This can happen, for instance, if the two procedures occur at separate anatomic sites, or during separate patient encounters. For example, suppose the physician performs deep muscle biopsy (20205) on the left bicep, and performs wound exploration (20103) at a different location (such as the right thigh). Because 20205 has been assigned a modifier indicator of “1,” and the two procedures occurred at separate locations, the procedures may be reported (and reimbursed) independently.

Modifiers Seal the Deal

When you unbundle an NCCI code pair edit, you must append a proper modifier to the Column 2 code. In our previous example for deep muscle biopsy on the left bicep and wound exploration on the right, proper coding is 20205, 20103-59.

Without a modifier, payers will automatically reject the Column 2 code, rendering it bundled and not separately payable. In the majority of cases, per the NCCI Policy Manual, modifier 59 Distinct procedural service “is used to identify procedures/services that are not normally reported together, but are appropriate under the circumstances.” Here’s another example for modifier 59 usage:

The Column 1/Column 2 code edit with Column 1 CPT® code 38221 Bone marrow; biopsy, needle or trocar and column two CPT® code 38220 Bone marrow, aspiration only includes two distinct procedures when performed at separate anatomic sites or separate patient encounters. In these circumstances, it would be acceptable to use modifier 59; however, if both 38221 and 38220 are performed through the same skin incision at the same patient encounter, modifier 59 should NOT be used.

When reporting a significant, separately identifiable E/M service on the same day as a procedure, you should append modifier 25 to an E/M that accompanies a minor procedure (one with 0, 10, or “XXX” global period designation); or modifier 57 Decision for surgery to an E/M service that accompanies a major procedure (one with a 90-day global period).

Learn more: For additional information on applying modifiers 25 and 57, see “Wisely Choose Between Modifier 25 and Modifier 57,” September 2010 Coding Edge, pages 22-24.

The Bottom Line

Bundled code pairs are not rare. The NCCI contains thousands upon thousands of bundling edits (22551, alone, bundles over 100 codes). Specialized coding and billing software will alert you to possible bundling edits, but remember: Eternal vigilance is the price of proper coding.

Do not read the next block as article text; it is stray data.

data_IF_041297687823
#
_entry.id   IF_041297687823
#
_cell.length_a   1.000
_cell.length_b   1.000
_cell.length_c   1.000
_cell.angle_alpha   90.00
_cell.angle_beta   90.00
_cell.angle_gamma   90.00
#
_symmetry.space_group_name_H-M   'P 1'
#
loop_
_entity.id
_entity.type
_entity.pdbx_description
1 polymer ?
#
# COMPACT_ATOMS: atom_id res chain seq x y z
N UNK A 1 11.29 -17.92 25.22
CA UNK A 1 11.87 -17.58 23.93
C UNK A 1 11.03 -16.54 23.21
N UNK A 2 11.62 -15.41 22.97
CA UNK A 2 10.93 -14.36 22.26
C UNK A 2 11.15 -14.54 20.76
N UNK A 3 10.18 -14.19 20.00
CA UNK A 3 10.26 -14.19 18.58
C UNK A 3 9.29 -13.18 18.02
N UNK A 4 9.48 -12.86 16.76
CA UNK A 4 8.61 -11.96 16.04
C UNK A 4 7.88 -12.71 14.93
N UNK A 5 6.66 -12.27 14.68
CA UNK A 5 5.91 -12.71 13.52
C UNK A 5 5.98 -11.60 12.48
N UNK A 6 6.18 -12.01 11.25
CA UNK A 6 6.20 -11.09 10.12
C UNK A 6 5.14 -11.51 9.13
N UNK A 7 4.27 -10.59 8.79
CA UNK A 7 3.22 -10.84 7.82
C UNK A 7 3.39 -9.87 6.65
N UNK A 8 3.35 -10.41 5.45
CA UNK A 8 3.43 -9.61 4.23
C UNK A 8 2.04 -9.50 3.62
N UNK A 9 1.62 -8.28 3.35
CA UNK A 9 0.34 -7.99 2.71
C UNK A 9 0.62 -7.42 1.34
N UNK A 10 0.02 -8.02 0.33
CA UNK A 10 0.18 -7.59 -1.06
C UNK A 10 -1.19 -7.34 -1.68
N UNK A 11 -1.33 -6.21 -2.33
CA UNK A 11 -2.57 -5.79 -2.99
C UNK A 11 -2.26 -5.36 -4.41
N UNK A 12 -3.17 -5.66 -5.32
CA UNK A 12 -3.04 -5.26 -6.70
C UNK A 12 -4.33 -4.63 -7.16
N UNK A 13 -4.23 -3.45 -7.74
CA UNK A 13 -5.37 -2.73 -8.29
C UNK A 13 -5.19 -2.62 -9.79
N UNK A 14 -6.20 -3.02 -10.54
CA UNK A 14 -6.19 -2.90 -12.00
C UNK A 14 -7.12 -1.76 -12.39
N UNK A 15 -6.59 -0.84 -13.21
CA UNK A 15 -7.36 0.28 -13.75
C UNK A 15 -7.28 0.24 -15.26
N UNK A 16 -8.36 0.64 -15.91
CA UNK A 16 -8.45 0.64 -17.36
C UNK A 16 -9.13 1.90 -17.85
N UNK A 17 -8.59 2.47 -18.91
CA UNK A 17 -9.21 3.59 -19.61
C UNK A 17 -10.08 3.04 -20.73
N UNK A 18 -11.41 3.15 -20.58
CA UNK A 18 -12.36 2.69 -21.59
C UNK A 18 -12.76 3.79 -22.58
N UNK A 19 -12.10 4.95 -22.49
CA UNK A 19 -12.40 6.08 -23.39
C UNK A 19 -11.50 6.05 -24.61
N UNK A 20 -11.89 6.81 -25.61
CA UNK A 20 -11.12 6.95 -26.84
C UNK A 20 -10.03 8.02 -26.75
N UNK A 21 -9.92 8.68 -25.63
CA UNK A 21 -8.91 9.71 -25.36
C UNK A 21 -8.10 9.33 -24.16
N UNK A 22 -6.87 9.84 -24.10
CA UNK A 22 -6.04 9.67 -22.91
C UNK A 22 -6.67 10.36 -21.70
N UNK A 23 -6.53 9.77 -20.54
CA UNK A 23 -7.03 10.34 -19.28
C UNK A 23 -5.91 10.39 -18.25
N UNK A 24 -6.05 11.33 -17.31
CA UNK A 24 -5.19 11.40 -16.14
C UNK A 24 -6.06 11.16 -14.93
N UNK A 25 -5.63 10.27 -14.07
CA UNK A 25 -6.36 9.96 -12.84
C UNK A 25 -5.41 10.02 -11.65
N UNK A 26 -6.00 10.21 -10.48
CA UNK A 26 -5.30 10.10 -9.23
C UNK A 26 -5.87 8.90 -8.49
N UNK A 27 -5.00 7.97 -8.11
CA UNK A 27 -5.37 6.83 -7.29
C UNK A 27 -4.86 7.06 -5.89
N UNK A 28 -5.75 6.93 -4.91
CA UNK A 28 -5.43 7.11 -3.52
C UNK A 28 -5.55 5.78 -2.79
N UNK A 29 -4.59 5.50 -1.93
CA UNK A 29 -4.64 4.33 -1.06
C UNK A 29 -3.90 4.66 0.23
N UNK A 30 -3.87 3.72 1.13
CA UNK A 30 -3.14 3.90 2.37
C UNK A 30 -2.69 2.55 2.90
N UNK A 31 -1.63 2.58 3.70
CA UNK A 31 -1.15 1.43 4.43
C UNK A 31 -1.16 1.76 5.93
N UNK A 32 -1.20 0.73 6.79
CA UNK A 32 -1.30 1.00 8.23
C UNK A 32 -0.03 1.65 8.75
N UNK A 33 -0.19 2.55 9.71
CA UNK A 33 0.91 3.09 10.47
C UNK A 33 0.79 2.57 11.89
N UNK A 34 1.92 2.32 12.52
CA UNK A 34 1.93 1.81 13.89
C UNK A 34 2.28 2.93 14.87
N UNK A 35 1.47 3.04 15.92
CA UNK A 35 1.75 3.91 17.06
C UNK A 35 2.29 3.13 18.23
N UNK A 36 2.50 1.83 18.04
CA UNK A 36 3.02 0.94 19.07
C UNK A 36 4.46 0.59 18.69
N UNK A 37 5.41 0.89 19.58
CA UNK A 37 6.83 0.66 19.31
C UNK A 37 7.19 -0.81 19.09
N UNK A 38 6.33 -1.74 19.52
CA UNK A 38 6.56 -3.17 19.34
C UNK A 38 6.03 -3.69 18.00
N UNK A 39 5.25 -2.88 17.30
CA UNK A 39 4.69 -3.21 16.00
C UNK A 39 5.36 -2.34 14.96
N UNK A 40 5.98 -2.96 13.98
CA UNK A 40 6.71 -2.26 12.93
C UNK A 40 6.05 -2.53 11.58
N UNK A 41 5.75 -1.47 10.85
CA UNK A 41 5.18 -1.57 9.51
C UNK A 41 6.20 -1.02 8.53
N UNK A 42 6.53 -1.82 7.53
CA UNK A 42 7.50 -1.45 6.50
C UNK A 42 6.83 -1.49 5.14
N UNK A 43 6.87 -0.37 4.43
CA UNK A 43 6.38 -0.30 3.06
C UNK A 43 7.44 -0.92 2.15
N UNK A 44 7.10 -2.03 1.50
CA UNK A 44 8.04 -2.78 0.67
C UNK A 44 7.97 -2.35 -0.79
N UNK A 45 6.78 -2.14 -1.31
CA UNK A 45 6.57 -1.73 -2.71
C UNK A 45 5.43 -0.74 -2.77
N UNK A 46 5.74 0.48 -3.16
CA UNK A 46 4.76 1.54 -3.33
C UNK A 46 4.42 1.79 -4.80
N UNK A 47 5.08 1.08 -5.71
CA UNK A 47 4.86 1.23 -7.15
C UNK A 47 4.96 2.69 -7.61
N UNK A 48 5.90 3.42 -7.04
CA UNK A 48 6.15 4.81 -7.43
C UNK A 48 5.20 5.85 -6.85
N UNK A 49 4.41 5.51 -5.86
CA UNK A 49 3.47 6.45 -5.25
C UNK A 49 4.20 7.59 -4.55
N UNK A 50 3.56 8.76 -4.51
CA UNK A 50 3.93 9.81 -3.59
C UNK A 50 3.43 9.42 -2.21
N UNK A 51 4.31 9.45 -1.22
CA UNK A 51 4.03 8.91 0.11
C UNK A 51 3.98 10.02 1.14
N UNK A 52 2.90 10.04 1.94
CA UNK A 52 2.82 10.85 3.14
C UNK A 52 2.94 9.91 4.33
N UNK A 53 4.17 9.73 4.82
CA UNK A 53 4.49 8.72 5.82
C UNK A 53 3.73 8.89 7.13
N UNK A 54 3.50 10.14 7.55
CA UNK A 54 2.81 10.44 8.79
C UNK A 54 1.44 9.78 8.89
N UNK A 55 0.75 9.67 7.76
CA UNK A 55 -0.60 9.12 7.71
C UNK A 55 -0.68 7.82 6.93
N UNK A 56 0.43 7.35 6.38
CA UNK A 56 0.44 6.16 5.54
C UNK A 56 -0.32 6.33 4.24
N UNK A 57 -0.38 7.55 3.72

NCCI Mutually Exclusive Edit Pairs

NCCI includes two types of edits. The first is bundling edits, which we focus on in the main article. The second is called “mutually exclusive edits.” Mutually exclusive edits describe code pairs that would not reasonably be performed at the same session and anatomic location for the same patient. As explained by the NCCI Policy Manual, “An example of a mutually exclusive situation is the repair of an organ that can be performed by two different methods. Only one method can be chosen to repair the organ. A second example is a service that can be reported as an ‘initial’ service or a ‘subsequent’ service. With the exception of drug administration services, the initial service and subsequent service cannot be reported at the same patient encounter.”

Mutually exclusive code pairs are listed in two columns. As with bundling edits, mutually exclusive code pair edits may be bypassed if the edit includes a “1” modifier indicator, and if the procedures are performed at different anatomical sites or during separate patient encounters (for example, if a procedure is provided on contralateral structures, such as the left and right eye, or left and right knee, etc.). As with bundling edits, you must append an appropriate modifier (usually modifier 59) to the Column 2 code to designate the procedures as separate and distinct. Documentation must support separate coding for the procedures.

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G.J. Verhovshek, MA, CPC, is managing editor at AAPC.